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Piglet's Big Movie DVD Review

Piglet's Big Movie

Theatrical Release: March 21, 2003 / Running Time: 75 Minutes / Rating: G

Director: Francis Glebas

Voice Cast: John Fiedler (Piglet), Jim Cummings (Winnie the Pooh, Tigger), Andre Stojka (Owl), Kath Soucie (Kanga), Nikita Hopkins (Roo), Peter Cullen (Eeyore), Ken Sansom (Rabbit), Tom Wheatly (Christopher Robin)

Songs: "Winnie the Pooh", "If I Wasn't So Small (The Piglet Song)", "Mother's Intuition", "Sing Ho For the Life of a Bear (Expotition March)", "The More it Snows (Tiddely-Pom)", "With a Few Good Friends", "The More I Look Inside"

Review by Jack Seiley

Over the past several years, Disney has developed quite a reputation for continually “harvesting” its popular Feature Animation properties. Nowhere is this done more often then in the realm of Winnie the Pooh, where no less than four television series and several full-length sequels have served as continuations of the original Many Adventures film from the 1970s, itself compiled from three earlier 20-minute shorts. Some may frown upon this practice, but it could be argued that, despite their somewhat generic plots, the subsequent Pooh productions have almost unanimously succeeded at capturing the spirit and appeal of the first film. Piglet’s Big Movie, unspectacular but pleasing, is no exception.

The main storyline of Pooh's second theatrical outing of the modern era feels somewhat like an extended episode of the likable “New Adventures” television series from the late '80s and early '90s. It begins with the Hundred Acre Wood crew putting together a master plan to get some honey from a hive full of angry bees, yet noticeably leaving Piglet out of their agenda due his small stature. Fairly depressed by this, Piglet wanders off to sulk, only to be encouraged by some woodland critters that he can make a difference if he tries.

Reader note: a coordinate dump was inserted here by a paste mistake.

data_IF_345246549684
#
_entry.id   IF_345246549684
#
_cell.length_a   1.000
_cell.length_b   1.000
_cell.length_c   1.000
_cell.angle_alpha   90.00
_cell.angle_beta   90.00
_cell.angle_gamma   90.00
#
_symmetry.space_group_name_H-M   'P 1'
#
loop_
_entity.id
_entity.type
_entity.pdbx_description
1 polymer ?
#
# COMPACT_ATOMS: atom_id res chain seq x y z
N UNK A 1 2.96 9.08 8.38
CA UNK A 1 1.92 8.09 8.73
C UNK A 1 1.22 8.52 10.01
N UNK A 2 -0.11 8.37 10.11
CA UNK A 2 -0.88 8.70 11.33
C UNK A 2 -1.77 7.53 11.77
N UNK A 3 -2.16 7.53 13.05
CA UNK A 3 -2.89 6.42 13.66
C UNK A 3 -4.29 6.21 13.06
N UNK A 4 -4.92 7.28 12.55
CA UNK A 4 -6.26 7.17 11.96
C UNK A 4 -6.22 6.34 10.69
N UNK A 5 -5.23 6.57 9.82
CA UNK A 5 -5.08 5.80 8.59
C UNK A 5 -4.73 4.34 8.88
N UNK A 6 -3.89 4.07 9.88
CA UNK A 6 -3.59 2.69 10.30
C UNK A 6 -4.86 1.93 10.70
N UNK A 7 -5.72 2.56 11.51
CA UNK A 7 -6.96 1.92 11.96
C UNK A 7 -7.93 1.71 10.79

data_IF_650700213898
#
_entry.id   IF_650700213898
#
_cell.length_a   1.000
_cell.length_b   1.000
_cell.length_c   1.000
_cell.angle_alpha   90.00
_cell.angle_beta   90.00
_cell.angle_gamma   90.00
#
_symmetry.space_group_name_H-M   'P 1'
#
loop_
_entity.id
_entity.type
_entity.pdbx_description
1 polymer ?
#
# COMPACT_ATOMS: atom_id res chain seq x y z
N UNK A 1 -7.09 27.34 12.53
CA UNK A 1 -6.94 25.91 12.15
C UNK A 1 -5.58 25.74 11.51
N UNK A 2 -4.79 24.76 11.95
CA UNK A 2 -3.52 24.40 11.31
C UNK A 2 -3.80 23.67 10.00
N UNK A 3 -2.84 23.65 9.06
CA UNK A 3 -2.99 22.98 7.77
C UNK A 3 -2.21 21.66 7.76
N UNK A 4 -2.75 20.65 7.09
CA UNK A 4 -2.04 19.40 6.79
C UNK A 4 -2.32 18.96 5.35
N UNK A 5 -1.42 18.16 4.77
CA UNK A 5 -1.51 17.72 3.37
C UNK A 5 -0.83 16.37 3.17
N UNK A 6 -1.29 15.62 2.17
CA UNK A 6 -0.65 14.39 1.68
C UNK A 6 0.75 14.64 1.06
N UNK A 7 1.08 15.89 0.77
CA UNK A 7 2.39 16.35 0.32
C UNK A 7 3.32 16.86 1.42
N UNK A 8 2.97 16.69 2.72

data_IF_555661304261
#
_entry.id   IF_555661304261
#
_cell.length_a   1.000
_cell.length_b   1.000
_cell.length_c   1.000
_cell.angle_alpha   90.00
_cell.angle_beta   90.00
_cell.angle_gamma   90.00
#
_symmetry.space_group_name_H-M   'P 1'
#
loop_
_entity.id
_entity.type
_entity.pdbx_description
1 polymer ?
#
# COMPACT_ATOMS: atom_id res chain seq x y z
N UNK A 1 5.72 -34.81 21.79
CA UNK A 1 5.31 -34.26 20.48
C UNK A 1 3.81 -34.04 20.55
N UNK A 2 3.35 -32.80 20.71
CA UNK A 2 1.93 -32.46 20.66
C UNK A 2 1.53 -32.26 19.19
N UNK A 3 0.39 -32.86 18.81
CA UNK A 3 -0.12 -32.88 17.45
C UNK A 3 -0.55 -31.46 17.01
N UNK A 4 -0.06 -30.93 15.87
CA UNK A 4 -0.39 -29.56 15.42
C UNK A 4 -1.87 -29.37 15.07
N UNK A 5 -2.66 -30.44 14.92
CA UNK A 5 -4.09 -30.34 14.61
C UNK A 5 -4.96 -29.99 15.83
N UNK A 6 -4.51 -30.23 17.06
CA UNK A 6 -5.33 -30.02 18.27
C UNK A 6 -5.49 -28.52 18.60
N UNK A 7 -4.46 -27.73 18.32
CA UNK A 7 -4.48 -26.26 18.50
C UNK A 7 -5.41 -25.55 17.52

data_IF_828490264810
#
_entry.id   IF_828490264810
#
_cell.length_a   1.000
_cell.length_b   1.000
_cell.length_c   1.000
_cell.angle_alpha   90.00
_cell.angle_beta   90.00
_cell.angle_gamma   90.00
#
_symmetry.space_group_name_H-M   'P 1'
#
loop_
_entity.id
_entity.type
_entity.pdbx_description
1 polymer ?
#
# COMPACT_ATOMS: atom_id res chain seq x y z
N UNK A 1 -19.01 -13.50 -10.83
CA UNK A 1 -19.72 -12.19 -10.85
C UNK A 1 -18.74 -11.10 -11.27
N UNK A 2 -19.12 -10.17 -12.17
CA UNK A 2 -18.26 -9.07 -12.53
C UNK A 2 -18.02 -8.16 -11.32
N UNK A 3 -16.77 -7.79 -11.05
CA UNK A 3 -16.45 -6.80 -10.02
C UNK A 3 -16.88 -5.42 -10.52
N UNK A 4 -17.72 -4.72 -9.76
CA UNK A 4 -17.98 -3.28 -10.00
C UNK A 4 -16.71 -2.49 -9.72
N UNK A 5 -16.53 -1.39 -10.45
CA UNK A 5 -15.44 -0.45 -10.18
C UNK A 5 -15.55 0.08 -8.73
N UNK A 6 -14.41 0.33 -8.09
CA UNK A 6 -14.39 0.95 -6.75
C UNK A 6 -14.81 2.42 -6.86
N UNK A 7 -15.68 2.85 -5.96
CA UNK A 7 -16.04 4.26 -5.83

From that point on, Piglet remains mysteriously absent throughout the movie, and the rest of his friends figure that he’s lost. In trying to find a way to recover him, the bear of very little brain gets the idea that Piglet’s “book of memories” - which contains all his drawings of past incidents with his pals - could “remember” where Piglet ran off to! So Pooh, Tigger, Rabbit, Eeyore, and Roo all set off with the book as their guide. Most of the film's running time is spent in flashbacks, as the friends reminisce over occurrences from Piglet’s book, and in retrospect, realize that Piglet is the hero of most of the stories, despite his tiny size. Obviously, the plot is Piglet-centric, but it actually features more of the rest of the gang than title character.

Poor Piglet feels quite distressed over his size. Pooh & Pals set out to find Piglet!

As you can probably tell, the story is very weak, and it doesn’t help that it’s needlessly nonsensical and predictable towards the end. It seems the filmmakers were trying to follow the episodic nature of the original film. However, linking different episodes together with a thin plot only makes it seem more episodic that it otherwise would seem.